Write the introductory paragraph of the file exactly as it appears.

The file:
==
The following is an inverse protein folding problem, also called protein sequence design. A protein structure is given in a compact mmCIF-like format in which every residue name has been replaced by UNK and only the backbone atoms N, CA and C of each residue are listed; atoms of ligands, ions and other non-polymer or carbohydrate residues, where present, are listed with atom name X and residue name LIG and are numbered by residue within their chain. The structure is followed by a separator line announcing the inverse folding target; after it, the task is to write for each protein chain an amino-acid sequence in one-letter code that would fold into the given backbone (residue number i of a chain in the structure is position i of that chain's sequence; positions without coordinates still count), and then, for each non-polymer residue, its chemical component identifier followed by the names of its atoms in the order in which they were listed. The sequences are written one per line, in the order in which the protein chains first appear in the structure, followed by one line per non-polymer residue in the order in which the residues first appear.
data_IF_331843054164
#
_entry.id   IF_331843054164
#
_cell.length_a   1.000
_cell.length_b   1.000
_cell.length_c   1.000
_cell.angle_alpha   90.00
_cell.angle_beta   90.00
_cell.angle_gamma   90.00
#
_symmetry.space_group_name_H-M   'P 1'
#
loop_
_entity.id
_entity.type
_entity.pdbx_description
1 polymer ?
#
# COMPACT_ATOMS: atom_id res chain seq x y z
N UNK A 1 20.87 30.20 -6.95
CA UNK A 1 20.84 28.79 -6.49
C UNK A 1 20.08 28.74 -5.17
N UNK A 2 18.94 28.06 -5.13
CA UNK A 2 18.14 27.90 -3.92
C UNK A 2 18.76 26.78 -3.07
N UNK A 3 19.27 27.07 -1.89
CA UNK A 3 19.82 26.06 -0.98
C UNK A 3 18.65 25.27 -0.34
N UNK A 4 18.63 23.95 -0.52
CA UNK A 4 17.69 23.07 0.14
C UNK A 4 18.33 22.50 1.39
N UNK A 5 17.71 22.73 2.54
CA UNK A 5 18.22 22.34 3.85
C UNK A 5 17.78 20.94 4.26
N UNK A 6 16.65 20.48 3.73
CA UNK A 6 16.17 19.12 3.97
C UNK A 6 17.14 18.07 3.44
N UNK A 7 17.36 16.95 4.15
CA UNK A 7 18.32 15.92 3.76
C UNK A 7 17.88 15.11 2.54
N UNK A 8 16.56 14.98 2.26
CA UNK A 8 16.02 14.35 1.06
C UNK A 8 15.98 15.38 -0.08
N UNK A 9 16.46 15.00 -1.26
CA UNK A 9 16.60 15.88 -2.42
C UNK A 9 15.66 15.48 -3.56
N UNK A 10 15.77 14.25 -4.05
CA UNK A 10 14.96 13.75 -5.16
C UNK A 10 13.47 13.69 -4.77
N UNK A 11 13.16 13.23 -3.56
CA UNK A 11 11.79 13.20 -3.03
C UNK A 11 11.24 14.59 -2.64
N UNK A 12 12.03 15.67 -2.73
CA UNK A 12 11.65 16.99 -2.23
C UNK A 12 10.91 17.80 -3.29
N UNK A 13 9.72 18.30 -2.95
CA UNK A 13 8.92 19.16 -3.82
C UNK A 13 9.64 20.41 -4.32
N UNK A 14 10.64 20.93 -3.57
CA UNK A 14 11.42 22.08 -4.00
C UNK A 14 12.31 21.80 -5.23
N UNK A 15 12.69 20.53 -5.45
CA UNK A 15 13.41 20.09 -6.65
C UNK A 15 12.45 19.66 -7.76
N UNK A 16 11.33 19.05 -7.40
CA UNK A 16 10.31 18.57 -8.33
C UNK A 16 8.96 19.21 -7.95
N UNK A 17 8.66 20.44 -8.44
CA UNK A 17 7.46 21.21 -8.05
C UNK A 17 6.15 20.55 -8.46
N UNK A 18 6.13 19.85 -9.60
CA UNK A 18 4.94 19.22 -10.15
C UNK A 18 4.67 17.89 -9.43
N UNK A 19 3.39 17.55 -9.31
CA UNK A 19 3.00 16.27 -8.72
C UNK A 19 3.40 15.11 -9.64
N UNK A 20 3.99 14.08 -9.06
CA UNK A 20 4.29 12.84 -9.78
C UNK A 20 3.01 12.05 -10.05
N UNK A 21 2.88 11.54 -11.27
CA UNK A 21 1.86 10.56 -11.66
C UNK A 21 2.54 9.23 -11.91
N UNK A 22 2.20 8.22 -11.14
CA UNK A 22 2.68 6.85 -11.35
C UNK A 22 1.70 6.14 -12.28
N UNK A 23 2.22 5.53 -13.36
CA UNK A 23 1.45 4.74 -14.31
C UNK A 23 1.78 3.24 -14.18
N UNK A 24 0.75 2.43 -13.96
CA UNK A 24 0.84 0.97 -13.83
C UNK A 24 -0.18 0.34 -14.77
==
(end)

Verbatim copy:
The following is an inverse protein folding problem, also called protein sequence design. A protein structure is given in a compact mmCIF-like format in which every residue name has been replaced by UNK and only the backbone atoms N, CA and C of each residue are listed; atoms of ligands, ions and other non-polymer or carbohydrate residues, where present, are listed with atom name X and residue name LIG and are numbered by residue within their chain. The structure is followed by a separator line announcing the inverse folding target; after it, the task is to write for each protein chain an amino-acid sequence in one-letter code that would fold into the given backbone (residue number i of a chain in the structure is position i of that chain's sequence; positions without coordinates still count), and then, for each non-polymer residue, its chemical component identifier followed by the names of its atoms in the order in which they were listed. The sequences are written one per line, in the order in which the protein chains first appear in the structure, followed by one line per non-polymer residue in the order in which the residues first appear.